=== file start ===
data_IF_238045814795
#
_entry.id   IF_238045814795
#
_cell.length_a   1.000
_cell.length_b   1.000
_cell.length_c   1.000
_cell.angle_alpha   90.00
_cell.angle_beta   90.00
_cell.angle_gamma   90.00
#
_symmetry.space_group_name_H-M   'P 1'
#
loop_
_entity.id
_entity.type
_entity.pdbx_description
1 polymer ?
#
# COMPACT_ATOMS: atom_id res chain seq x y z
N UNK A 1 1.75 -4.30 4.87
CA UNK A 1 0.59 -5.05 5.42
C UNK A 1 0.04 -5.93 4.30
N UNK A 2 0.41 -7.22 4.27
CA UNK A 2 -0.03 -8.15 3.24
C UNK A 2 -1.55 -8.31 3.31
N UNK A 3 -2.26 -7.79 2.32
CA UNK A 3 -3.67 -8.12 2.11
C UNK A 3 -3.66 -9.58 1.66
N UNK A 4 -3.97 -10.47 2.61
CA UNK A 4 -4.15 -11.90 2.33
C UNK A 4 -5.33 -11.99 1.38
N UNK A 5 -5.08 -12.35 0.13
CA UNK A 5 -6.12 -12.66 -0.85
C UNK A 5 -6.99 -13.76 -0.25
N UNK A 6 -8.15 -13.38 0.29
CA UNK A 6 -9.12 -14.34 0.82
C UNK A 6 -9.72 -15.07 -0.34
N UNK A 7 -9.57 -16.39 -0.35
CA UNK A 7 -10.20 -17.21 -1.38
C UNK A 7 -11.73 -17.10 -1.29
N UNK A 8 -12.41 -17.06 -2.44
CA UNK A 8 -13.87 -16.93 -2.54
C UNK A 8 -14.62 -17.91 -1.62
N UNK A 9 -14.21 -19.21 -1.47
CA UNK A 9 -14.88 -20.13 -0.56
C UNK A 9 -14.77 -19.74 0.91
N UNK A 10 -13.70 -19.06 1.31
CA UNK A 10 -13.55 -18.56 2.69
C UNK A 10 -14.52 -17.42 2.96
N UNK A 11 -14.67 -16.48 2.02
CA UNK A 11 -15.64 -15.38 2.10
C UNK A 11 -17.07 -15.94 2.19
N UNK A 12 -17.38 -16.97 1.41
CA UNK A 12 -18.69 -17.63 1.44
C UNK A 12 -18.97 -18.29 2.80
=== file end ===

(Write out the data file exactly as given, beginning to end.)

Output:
data_IF_238045814795
#
_entry.id   IF_238045814795
#
_cell.length_a   1.000
_cell.length_b   1.000
_cell.length_c   1.000
_cell.angle_alpha   90.00
_cell.angle_beta   90.00
_cell.angle_gamma   90.00
#
_symmetry.space_group_name_H-M   'P 1'
#
loop_
_entity.id
_entity.type
_entity.pdbx_description
1 polymer ?
#
# COMPACT_ATOMS: atom_id res chain seq x y z
N UNK A 1 1.75 -4.30 4.87
CA UNK A 1 0.59 -5.05 5.42
C UNK A 1 0.04 -5.93 4.30
N UNK A 2 0.41 -7.22 4.27
CA UNK A 2 -0.03 -8.15 3.24
C UNK A 2 -1.55 -8.31 3.31
N UNK A 3 -2.26 -7.79 2.32
CA UNK A 3 -3.67 -8.12 2.11
C UNK A 3 -3.66 -9.58 1.66
N UNK A 4 -3.97 -10.47 2.61
CA UNK A 4 -4.15 -11.90 2.33
C UNK A 4 -5.33 -11.99 1.38
N UNK A 5 -5.08 -12.35 0.13
CA UNK A 5 -6.12 -12.66 -0.85
C UNK A 5 -6.99 -13.76 -0.25
N UNK A 6 -8.15 -13.38 0.29
CA UNK A 6 -9.12 -14.34 0.82
C UNK A 6 -9.72 -15.07 -0.34
N UNK A 7 -9.57 -16.39 -0.35
CA UNK A 7 -10.20 -17.21 -1.38
C UNK A 7 -11.73 -17.10 -1.29
N UNK A 8 -12.41 -17.06 -2.44
CA UNK A 8 -13.87 -16.93 -2.54
C UNK A 8 -14.62 -17.91 -1.62
N UNK A 9 -14.21 -19.21 -1.47
CA UNK A 9 -14.88 -20.13 -0.56
C UNK A 9 -14.77 -19.74 0.91
N UNK A 10 -13.70 -19.06 1.31
CA UNK A 10 -13.55 -18.56 2.69
C UNK A 10 -14.52 -17.42 2.96
N UNK A 11 -14.67 -16.48 2.02
CA UNK A 11 -15.64 -15.38 2.10
C UNK A 11 -17.07 -15.94 2.19
N UNK A 12 -17.38 -16.97 1.41
CA UNK A 12 -18.69 -17.63 1.44
C UNK A 12 -18.97 -18.29 2.80